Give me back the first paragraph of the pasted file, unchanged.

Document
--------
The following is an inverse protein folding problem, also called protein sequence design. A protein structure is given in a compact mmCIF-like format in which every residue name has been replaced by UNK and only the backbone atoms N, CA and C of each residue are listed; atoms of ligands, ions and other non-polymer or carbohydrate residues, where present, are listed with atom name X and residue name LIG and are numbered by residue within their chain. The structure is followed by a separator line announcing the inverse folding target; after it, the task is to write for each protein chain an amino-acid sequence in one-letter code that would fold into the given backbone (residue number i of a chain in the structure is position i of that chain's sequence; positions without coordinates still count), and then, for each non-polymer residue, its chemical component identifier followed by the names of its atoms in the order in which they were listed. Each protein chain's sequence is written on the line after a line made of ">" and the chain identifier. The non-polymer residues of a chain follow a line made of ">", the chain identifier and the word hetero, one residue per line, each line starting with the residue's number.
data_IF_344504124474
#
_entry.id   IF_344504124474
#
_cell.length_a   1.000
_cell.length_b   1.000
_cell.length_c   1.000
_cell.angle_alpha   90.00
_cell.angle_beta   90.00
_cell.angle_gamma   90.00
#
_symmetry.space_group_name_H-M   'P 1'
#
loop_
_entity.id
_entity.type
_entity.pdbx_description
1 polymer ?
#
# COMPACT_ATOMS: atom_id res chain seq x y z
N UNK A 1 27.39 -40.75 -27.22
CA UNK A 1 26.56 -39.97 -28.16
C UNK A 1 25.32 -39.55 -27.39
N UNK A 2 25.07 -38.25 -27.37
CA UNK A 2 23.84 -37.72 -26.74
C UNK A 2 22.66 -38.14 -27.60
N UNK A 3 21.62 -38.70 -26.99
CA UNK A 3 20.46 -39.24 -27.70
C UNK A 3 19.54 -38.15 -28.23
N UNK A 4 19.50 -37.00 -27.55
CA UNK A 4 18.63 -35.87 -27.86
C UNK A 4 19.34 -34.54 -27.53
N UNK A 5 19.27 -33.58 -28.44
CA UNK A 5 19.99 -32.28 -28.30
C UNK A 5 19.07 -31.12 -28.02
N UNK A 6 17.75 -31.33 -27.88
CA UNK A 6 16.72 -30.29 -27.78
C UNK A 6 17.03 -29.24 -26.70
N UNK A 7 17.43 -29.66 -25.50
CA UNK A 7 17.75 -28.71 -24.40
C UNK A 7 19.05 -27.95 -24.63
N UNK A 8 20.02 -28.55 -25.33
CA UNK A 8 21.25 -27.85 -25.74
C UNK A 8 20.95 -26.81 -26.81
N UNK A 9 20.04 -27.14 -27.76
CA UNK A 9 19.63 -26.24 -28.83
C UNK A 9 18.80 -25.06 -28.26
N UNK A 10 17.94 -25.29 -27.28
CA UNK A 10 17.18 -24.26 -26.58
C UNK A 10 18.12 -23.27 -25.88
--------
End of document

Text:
The following is an inverse protein folding problem, also called protein sequence design. A protein structure is given in a compact mmCIF-like format in which every residue name has been replaced by UNK and only the backbone atoms N, CA and C of each residue are listed; atoms of ligands, ions and other non-polymer or carbohydrate residues, where present, are listed with atom name X and residue name LIG and are numbered by residue within their chain. The structure is followed by a separator line announcing the inverse folding target; after it, the task is to write for each protein chain an amino-acid sequence in one-letter code that would fold into the given backbone (residue number i of a chain in the structure is position i of that chain's sequence; positions without coordinates still count), and then, for each non-polymer residue, its chemical component identifier followed by the names of its atoms in the order in which they were listed. Each protein chain's sequence is written on the line after a line made of ">" and the chain identifier. The non-polymer residues of a chain follow a line made of ">", the chain identifier and the word hetero, one residue per line, each line starting with the residue's number.